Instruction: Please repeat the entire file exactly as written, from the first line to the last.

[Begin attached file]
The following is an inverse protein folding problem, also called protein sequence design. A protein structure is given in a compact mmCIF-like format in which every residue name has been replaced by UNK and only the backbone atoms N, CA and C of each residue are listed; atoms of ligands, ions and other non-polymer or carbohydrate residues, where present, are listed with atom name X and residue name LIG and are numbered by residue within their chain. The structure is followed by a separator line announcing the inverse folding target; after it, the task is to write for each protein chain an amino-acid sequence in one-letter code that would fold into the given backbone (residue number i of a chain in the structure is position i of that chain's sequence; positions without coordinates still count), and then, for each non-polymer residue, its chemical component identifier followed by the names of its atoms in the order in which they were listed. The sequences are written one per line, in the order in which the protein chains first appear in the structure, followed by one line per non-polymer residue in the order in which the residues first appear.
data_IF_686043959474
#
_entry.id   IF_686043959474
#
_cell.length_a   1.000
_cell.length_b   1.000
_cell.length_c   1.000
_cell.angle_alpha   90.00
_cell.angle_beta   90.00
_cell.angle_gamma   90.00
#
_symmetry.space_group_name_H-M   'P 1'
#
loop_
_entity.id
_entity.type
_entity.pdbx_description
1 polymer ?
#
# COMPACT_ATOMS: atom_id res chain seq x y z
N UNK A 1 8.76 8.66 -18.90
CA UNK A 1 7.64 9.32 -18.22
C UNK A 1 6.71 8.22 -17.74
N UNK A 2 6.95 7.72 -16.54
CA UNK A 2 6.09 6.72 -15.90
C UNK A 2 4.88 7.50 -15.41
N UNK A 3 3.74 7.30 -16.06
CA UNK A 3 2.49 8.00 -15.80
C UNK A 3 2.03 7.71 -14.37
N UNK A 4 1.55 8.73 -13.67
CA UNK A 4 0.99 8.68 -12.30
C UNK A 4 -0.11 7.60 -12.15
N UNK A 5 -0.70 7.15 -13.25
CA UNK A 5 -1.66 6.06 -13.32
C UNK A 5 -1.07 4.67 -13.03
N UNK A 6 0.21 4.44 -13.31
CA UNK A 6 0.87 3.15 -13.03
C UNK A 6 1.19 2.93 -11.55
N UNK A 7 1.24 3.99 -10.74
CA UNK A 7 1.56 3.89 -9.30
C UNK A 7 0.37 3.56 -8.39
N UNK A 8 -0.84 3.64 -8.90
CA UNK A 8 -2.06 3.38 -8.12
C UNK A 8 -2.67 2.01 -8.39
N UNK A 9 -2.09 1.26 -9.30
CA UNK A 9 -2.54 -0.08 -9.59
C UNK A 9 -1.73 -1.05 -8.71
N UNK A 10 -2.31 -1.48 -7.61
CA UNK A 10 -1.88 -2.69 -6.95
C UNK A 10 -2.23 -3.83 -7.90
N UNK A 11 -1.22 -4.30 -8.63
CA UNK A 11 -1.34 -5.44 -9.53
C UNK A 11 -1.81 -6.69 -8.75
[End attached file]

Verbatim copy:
The following is an inverse protein folding problem, also called protein sequence design. A protein structure is given in a compact mmCIF-like format in which every residue name has been replaced by UNK and only the backbone atoms N, CA and C of each residue are listed; atoms of ligands, ions and other non-polymer or carbohydrate residues, where present, are listed with atom name X and residue name LIG and are numbered by residue within their chain. The structure is followed by a separator line announcing the inverse folding target; after it, the task is to write for each protein chain an amino-acid sequence in one-letter code that would fold into the given backbone (residue number i of a chain in the structure is position i of that chain's sequence; positions without coordinates still count), and then, for each non-polymer residue, its chemical component identifier followed by the names of its atoms in the order in which they were listed. The sequences are written one per line, in the order in which the protein chains first appear in the structure, followed by one line per non-polymer residue in the order in which the residues first appear.
data_IF_686043959474
#
_entry.id   IF_686043959474
#
_cell.length_a   1.000
_cell.length_b   1.000
_cell.length_c   1.000
_cell.angle_alpha   90.00
_cell.angle_beta   90.00
_cell.angle_gamma   90.00
#
_symmetry.space_group_name_H-M   'P 1'
#
loop_
_entity.id
_entity.type
_entity.pdbx_description
1 polymer ?
#
# COMPACT_ATOMS: atom_id res chain seq x y z
N UNK A 1 8.76 8.66 -18.90
CA UNK A 1 7.64 9.32 -18.22
C UNK A 1 6.71 8.22 -17.74
N UNK A 2 6.95 7.72 -16.54
CA UNK A 2 6.09 6.72 -15.90
C UNK A 2 4.88 7.50 -15.41
N UNK A 3 3.74 7.30 -16.06
CA UNK A 3 2.49 8.00 -15.80
C UNK A 3 2.03 7.71 -14.37
N UNK A 4 1.55 8.73 -13.67
CA UNK A 4 0.99 8.68 -12.30
C UNK A 4 -0.11 7.60 -12.15
N UNK A 5 -0.70 7.15 -13.25
CA UNK A 5 -1.66 6.06 -13.32
C UNK A 5 -1.07 4.67 -13.03
N UNK A 6 0.21 4.44 -13.31
CA UNK A 6 0.87 3.15 -13.03
C UNK A 6 1.19 2.93 -11.55
N UNK A 7 1.24 3.99 -10.74
CA UNK A 7 1.56 3.89 -9.30
C UNK A 7 0.37 3.56 -8.39
N UNK A 8 -0.84 3.64 -8.90
CA UNK A 8 -2.06 3.38 -8.12
C UNK A 8 -2.67 2.01 -8.39
N UNK A 9 -2.09 1.26 -9.30
CA UNK A 9 -2.54 -0.08 -9.59
C UNK A 9 -1.73 -1.05 -8.71
N UNK A 10 -2.31 -1.48 -7.61
CA UNK A 10 -1.88 -2.69 -6.95
C UNK A 10 -2.23 -3.83 -7.90
N UNK A 11 -1.22 -4.30 -8.63
CA UNK A 11 -1.34 -5.44 -9.53
C UNK A 11 -1.81 -6.69 -8.75